The first two-thirds of the novel also feature Marmee. Mr March flashes back to when he first met Marmee as a young woman and how taken aback he was by her temper. During one of her outbursts at dinner during their courtship, two other women ‘standing one on either side… half patted, half held her, as one would both soothe and restrain a lunging, growling dog.’ Although Marmee is often quite right in what she says, I really enjoyed how ugly Brooks makes her in these moments of rage. It would have been easy to present her as righteously angry from a modern perspective, but Brooks gets us to see how shocking her behaviour is in the nineteenth-century context, and to recoil slightly from her ourselves. And once Marmee and Mr March marry, we see how they work together to live their lives in the service of their principles, providing a safe house as part of the Underground Railroad (these scenes gave me pause, especially a sentimental encounter between a young, formerly enslaved woman and Beth; it feels very white-saviour, but then again, that is the point of the book, that Mr March sees himself and his family as white saviours, and so he’s obviously going to tell us these kind of stories).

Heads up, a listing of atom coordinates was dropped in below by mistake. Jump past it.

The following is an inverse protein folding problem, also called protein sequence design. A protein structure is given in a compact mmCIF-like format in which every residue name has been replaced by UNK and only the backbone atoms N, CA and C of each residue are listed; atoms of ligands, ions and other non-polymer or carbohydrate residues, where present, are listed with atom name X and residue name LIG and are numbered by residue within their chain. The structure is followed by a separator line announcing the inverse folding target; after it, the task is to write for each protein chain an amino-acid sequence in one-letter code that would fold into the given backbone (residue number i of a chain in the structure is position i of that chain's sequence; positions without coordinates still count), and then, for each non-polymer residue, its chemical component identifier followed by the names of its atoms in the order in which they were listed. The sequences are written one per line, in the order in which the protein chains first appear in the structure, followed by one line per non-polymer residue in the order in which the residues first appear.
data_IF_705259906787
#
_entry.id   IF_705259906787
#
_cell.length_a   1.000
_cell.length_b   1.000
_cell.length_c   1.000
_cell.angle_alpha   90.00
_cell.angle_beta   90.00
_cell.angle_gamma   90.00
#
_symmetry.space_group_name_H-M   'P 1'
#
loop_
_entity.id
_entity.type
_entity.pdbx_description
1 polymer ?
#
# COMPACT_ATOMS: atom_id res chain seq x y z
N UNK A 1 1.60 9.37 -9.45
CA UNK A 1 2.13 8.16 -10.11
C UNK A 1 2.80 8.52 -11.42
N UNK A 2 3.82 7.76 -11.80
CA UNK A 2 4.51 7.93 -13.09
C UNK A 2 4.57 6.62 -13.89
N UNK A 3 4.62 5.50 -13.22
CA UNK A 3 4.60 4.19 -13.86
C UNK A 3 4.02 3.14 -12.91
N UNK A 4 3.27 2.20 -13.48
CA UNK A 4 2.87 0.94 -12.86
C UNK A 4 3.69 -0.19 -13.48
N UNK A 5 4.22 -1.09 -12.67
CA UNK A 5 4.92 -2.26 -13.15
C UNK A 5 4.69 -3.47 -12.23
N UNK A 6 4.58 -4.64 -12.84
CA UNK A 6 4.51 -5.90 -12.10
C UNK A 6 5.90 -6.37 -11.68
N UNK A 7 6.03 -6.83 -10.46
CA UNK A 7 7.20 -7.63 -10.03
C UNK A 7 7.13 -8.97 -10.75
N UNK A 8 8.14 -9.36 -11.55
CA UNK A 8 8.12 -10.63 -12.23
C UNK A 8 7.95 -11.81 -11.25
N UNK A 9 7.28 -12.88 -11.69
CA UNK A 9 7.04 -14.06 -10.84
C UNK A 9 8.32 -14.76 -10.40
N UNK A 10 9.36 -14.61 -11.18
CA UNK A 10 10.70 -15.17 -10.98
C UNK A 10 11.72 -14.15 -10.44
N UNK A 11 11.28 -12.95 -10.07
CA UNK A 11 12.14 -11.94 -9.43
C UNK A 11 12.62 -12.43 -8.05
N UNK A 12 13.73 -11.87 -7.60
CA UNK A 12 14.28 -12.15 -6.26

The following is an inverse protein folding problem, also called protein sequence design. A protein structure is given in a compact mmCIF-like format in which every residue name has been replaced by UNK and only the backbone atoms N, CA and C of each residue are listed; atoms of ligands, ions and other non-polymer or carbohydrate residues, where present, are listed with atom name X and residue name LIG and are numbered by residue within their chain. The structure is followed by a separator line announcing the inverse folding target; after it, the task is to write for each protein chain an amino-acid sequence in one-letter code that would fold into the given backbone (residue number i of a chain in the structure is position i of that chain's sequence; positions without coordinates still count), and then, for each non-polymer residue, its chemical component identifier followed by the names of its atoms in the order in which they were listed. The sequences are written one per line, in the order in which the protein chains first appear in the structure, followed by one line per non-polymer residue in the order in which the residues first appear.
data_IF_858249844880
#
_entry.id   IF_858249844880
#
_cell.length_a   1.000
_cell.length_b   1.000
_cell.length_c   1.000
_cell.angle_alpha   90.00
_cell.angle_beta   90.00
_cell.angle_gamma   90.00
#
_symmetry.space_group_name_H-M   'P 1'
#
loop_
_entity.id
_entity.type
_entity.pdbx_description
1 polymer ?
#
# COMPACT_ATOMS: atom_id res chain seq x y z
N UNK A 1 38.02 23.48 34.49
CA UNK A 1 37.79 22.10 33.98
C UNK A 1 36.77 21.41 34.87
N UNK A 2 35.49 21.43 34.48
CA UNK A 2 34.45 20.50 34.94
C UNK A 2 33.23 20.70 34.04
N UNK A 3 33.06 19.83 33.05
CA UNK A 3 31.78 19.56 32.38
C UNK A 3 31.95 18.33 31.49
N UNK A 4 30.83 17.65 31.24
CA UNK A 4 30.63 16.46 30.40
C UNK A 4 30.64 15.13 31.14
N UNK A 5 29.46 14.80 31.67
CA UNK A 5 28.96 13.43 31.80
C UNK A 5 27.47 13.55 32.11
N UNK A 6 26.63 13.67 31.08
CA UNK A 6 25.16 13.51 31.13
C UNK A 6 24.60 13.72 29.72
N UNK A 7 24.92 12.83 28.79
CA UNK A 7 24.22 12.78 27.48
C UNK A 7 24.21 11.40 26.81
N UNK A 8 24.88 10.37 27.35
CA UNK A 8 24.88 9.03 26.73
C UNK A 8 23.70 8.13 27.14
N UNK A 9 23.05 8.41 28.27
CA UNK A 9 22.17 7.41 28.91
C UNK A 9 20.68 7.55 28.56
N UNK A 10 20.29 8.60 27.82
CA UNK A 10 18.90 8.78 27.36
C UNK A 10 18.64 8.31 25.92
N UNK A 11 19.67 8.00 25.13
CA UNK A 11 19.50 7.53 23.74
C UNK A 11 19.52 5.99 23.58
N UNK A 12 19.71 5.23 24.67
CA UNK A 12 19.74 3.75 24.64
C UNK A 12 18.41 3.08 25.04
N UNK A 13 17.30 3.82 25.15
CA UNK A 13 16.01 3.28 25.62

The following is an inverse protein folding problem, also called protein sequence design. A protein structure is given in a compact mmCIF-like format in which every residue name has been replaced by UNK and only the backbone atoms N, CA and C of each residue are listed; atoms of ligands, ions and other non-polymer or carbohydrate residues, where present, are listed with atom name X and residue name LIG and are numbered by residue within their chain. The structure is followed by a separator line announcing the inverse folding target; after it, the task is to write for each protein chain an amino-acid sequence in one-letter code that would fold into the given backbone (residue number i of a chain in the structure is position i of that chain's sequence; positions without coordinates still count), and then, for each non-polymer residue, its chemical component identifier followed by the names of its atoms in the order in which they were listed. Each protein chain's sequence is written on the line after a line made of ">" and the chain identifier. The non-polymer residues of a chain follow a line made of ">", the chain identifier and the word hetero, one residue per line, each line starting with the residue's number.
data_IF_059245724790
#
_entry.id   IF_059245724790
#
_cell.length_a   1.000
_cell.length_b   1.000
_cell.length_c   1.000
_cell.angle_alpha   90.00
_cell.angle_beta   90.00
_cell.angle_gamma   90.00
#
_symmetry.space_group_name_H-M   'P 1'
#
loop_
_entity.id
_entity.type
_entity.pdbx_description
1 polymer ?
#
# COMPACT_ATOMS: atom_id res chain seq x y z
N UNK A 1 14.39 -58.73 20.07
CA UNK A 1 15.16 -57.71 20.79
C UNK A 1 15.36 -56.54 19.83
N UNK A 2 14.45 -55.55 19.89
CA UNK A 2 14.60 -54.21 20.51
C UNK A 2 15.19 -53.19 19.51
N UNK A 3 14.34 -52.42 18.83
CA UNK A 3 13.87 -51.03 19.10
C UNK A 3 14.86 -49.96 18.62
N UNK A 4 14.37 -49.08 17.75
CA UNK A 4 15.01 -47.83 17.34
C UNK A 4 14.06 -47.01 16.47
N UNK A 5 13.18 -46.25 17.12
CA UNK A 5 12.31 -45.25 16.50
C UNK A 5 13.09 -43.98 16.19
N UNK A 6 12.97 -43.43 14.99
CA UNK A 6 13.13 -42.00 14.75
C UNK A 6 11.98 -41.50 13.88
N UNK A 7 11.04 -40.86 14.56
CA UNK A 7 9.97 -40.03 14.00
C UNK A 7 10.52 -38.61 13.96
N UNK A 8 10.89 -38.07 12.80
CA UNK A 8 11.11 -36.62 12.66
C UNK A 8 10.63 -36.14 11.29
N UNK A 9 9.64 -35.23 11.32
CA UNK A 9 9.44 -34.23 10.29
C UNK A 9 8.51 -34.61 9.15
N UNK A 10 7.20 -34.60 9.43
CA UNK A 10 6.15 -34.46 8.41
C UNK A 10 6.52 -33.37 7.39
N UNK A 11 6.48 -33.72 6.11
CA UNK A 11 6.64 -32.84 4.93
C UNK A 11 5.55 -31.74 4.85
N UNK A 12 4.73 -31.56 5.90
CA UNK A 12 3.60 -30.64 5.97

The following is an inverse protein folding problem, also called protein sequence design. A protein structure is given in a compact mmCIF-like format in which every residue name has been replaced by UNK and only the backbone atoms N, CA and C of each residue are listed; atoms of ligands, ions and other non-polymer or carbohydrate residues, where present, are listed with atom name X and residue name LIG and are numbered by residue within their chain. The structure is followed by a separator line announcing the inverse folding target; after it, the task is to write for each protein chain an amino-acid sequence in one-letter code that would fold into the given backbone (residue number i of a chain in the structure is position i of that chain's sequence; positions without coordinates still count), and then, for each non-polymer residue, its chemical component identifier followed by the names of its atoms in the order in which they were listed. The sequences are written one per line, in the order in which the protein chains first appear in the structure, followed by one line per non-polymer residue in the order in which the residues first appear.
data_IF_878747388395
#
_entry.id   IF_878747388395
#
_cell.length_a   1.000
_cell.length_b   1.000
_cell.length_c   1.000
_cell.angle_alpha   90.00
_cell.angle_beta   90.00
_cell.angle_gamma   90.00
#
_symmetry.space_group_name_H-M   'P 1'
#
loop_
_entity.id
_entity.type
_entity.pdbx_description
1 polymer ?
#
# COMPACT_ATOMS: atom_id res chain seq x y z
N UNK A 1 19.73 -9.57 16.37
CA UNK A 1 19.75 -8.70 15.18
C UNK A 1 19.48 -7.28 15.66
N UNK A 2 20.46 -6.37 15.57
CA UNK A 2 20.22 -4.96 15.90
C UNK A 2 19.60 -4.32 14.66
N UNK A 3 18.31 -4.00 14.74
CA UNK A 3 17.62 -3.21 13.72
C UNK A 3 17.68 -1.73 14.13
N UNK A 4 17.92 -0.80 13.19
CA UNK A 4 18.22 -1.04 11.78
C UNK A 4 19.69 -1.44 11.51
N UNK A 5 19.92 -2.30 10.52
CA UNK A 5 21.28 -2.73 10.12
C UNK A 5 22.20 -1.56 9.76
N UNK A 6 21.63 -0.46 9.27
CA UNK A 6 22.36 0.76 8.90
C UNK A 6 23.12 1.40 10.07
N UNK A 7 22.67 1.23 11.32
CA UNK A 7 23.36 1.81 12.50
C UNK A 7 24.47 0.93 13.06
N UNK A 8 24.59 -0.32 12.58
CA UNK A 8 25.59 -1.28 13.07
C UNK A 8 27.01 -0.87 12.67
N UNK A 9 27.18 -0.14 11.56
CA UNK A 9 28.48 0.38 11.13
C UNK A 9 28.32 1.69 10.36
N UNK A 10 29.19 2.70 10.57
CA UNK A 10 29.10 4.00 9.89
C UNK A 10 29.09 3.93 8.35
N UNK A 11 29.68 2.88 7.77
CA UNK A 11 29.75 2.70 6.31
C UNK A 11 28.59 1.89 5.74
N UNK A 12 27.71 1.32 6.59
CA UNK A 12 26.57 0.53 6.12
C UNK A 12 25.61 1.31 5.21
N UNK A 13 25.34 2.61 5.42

It’s all the more disappointing, then, when Brooks decides to give us Marmee’s point of view in the last few chapters of the story, and all this careful work crashes down. She never wanted her husband to go to war, Marmee tells us, but ‘one is not permitted to say such a thing; it is just one more in the long list of things that a woman must not say… I only let him do to me what men have ever done to women: march off to empty glory and hollow acclaim and leave us behind to pick up the pieces.’ This Thousand Ships-style authorial intervention just feels utterly alien to everything Marmee was in Little Women, and everything that makes her such an interesting character. Brooks’ Marmee wouldn’t make efforts to govern her temper, and she certainly wouldn’t tell Jo to do so. Her whole life has been a miserable kind of pretence, so she doesn’t have any wisdom to pass on. She’s a figure to be pitied, not admired or emulated. Ironically, in ‘giving Marmee a voice’, Brooks diminishes her as a character.
I so wanted to love this novel and for the first two-thirds or so, I did. But I wish Brooks had held back and allowed us to make up our own minds about how we feel about Marmee and Mr March. For me, the contradictions at the heart of Little Women, as with so many nineteenth-century novels, especially those about younger women (What Katy Did, The Mill on the Floss, the Emily of New Moon novels) are what gives it such power today. Answering its questions so boldly does it no favours.
If you want even more of my thoughts on Little Women, check out this post where I compare the 2017 and 2019 adaptations of the novel and pontificate about the characters.